Make The Switch

Canadians are increasingly doing their part to help conserve electricity, as well as lower their monthly bills, by replacing their traditional incandescent light bulbs with the newer, spiral-shaped, compact fluorescent lamps [CFLs]. Their energy efficient qualities are proven, but we've all heard the precautionary tales about breaking one of them. Are CFLs safe? Below is the latest information.

light bulbAbout CFLs

Energy efficient light bulbs are a variation of fluorescent bulbs made to fit traditional sockets. They are low-pressure, mercury vapour lamps that produce invisible ultra-violet [UV] rays. Canadians have questioned whether the levels of UV are safe, what risks electronic and magnetic fields [EMF] create, as well as what dangers are associated with the mercury contained within. Health Canada tested CFLs due to these concerns.

UV emissions

The amount of UV produced by energy efficient light bulbs is so small that it is not considered a health threat. However, Health Canada recommends that people keep a minimum distance of 30 cm or more between themselves and a CFL light bulb. Exposure should ideally be limited to three hours of consecutive use if the CFL is used daily at a distance of 30 cm or less. Individuals who are especially sensitive to UV, such as people with lupus, may be affected by CFLs.

Electronic and magnetic field

Health Canada does not consider the EMFs from energy efficient light bulbs to be a health risk.

Mercury risk

Mercury is needed to make energy efficient light bulbs work. The good news is that CFLs only contain very little and there is no risk from the mercury in an unbroken bulb. But what if one breaks and you're exposed to the mercury? The risk remains low if the clean up is handled according to Health Canada's guidelines.

Safely cleaning up a broken energy efficient light bulb

The first thing to do is… nothing! Leave the room and take all other people and animals with you, avoiding the broken glass and opening windows and doors in the room. Allow the room to ventilate for 15 minutes before beginning the clean up to reduce exposure to the mercury vapours. Wearing disposable gloves, use two pieces of cardboard or thick paper to clean up the debris. Do not use a vacuum or a broom. Pick up any remaining glass particles or powder using duct tape or masking tape and then moisten a paper towel and wipe the area. Put all of the debris and clean-up materials in a sealed glass container to trap mercury vapours.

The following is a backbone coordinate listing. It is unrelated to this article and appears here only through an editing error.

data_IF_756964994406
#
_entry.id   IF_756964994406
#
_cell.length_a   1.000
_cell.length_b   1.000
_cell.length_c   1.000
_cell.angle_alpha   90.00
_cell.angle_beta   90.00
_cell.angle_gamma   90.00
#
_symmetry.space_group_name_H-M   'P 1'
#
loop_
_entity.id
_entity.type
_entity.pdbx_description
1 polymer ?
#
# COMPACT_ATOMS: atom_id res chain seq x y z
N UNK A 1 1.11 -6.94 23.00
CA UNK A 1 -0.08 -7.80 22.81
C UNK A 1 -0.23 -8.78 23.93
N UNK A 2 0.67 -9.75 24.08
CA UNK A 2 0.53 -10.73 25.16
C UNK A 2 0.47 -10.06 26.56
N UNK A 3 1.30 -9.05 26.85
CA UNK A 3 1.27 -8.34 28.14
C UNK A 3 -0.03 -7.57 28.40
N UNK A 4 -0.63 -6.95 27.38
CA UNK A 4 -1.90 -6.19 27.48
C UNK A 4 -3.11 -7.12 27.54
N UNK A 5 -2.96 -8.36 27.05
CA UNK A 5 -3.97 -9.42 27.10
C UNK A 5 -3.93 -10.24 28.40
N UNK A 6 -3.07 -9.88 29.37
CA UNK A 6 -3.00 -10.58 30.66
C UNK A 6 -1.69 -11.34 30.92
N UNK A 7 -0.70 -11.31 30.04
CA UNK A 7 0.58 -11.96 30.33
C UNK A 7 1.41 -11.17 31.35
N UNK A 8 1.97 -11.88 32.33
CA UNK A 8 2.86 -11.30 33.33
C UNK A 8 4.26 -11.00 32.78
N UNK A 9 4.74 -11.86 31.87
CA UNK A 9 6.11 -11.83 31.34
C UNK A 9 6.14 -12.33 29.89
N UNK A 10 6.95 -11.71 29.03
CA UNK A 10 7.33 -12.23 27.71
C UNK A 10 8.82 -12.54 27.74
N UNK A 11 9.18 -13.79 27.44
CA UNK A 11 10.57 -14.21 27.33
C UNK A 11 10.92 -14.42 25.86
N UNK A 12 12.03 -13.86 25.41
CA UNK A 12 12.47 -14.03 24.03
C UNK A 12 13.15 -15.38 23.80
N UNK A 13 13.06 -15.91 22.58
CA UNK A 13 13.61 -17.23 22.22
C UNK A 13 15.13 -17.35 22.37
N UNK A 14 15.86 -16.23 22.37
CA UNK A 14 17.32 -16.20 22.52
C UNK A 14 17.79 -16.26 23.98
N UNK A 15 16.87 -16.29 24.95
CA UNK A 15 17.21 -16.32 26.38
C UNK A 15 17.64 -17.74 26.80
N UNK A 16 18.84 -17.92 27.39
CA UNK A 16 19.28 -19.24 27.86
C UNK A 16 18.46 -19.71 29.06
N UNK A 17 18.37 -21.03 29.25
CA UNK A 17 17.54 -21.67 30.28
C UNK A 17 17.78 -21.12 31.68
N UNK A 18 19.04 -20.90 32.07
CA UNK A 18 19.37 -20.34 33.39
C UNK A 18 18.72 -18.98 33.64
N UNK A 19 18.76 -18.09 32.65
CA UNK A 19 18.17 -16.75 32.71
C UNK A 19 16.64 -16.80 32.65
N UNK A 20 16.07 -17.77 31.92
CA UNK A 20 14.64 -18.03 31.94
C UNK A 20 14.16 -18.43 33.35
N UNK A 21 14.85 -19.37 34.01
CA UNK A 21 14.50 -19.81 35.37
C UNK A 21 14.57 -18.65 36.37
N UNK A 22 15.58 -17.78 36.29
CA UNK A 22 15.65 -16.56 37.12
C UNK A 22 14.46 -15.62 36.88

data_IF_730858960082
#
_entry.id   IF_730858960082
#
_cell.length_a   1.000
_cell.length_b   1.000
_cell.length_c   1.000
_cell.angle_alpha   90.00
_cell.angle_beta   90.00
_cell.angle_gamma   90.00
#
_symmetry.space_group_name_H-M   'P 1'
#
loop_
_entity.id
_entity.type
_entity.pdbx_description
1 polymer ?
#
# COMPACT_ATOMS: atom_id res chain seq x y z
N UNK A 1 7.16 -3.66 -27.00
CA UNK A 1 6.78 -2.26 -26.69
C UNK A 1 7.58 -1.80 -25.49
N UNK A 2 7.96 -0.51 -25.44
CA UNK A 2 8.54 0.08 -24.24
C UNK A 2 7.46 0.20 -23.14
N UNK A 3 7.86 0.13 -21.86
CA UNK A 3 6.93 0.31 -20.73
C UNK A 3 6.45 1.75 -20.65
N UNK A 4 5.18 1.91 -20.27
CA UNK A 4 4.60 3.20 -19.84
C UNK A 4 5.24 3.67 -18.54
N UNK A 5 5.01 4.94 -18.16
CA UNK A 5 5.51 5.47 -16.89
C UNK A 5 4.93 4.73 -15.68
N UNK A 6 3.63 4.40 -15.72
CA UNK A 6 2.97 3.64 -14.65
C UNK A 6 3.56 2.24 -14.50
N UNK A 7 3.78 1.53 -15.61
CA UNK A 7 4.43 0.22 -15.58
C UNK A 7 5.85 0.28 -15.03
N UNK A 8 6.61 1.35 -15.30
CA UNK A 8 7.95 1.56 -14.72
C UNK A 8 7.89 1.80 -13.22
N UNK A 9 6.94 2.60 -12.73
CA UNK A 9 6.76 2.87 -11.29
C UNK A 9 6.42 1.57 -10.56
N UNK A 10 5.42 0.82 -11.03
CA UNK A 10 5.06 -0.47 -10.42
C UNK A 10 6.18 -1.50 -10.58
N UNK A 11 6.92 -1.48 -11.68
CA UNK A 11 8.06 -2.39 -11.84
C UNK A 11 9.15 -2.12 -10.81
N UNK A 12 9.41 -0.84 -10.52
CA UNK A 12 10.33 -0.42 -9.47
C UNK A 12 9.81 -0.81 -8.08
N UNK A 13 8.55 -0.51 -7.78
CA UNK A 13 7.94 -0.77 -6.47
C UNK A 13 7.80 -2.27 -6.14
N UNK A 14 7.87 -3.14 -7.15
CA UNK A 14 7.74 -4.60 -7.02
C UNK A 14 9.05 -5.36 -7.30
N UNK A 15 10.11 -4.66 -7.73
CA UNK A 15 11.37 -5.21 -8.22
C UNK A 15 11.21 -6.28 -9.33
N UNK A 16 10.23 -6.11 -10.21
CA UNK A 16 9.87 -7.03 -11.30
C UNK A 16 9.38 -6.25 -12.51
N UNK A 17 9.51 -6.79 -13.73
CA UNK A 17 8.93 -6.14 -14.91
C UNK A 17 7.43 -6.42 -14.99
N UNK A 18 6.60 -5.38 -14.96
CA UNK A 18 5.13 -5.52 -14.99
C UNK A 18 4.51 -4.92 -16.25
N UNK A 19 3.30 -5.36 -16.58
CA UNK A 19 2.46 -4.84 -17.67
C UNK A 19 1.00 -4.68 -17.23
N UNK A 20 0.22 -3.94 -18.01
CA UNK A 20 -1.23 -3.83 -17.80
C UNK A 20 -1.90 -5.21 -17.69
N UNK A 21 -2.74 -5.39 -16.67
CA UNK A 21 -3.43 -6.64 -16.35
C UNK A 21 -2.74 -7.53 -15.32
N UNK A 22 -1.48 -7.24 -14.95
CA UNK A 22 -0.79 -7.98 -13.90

Carpet concerns

If the bulb broke on a carpet, you must close the doors to the room and ventilate it well the first time you vacuum after the initial clean up. Place your vacuum cleaner bag in a sealed plastic bag and leave the room to air out for an additional 15 minutes.

The big finish

Take the waste materials to a safe place away from children and animals [not in the house trash] and, as soon as possible, dispose of it at a hazardous waste facility. Be sure to wash your hands thoroughly after clean up.

The verdict?

Energy efficient light bulbs are safe for normal use in the house and the risks from a broken bulb are low if one follows the correct clean-up procedure. When changing a CFL bulb, handle only near the base so as to avoid breakage and put a drop cloth or garbage bag on the floor underneath [just in case].

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Tags: energy conservation going green

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